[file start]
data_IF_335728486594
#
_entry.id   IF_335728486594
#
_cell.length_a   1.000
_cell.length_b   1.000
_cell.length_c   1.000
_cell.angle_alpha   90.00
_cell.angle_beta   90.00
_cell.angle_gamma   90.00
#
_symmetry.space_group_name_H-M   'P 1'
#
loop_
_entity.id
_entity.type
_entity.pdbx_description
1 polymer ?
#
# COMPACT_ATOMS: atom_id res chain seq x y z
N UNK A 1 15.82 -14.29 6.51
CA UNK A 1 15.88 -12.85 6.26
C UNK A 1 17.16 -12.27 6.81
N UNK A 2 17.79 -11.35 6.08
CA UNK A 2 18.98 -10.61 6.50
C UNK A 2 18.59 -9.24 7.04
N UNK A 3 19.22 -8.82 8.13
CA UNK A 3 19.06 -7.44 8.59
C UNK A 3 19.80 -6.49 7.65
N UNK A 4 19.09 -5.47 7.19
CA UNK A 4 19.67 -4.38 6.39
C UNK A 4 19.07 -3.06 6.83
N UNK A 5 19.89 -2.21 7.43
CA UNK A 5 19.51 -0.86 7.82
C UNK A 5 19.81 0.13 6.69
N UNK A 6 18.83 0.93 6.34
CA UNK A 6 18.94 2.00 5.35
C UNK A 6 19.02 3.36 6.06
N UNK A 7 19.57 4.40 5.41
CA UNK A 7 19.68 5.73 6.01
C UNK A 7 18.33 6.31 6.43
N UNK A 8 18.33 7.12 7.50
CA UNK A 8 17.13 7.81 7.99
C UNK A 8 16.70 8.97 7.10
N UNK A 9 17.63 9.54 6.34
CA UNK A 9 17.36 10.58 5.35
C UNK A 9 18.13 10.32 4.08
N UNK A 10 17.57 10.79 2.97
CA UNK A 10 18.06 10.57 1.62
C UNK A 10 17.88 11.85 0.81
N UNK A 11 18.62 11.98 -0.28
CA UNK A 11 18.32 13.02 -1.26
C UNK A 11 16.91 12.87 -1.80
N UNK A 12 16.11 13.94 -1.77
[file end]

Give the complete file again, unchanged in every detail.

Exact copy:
data_IF_335728486594
#
_entry.id   IF_335728486594
#
_cell.length_a   1.000
_cell.length_b   1.000
_cell.length_c   1.000
_cell.angle_alpha   90.00
_cell.angle_beta   90.00
_cell.angle_gamma   90.00
#
_symmetry.space_group_name_H-M   'P 1'
#
loop_
_entity.id
_entity.type
_entity.pdbx_description
1 polymer ?
#
# COMPACT_ATOMS: atom_id res chain seq x y z
N UNK A 1 15.82 -14.29 6.51
CA UNK A 1 15.88 -12.85 6.26
C UNK A 1 17.16 -12.27 6.81
N UNK A 2 17.79 -11.35 6.08
CA UNK A 2 18.98 -10.61 6.50
C UNK A 2 18.59 -9.24 7.04
N UNK A 3 19.22 -8.82 8.13
CA UNK A 3 19.06 -7.44 8.59
C UNK A 3 19.80 -6.49 7.65
N UNK A 4 19.09 -5.47 7.19
CA UNK A 4 19.67 -4.38 6.39
C UNK A 4 19.07 -3.06 6.83
N UNK A 5 19.89 -2.21 7.43
CA UNK A 5 19.51 -0.86 7.82
C UNK A 5 19.81 0.13 6.69
N UNK A 6 18.83 0.93 6.34
CA UNK A 6 18.94 2.00 5.35
C UNK A 6 19.02 3.36 6.06
N UNK A 7 19.57 4.40 5.41
CA UNK A 7 19.68 5.73 6.01
C UNK A 7 18.33 6.31 6.43
N UNK A 8 18.33 7.12 7.50
CA UNK A 8 17.13 7.81 7.99
C UNK A 8 16.70 8.97 7.10
N UNK A 9 17.63 9.54 6.34
CA UNK A 9 17.36 10.58 5.35
C UNK A 9 18.13 10.32 4.08
N UNK A 10 17.57 10.79 2.97
CA UNK A 10 18.06 10.57 1.62
C UNK A 10 17.88 11.85 0.81
N UNK A 11 18.62 11.98 -0.28
CA UNK A 11 18.32 13.02 -1.26
C UNK A 11 16.91 12.87 -1.80
N UNK A 12 16.11 13.94 -1.77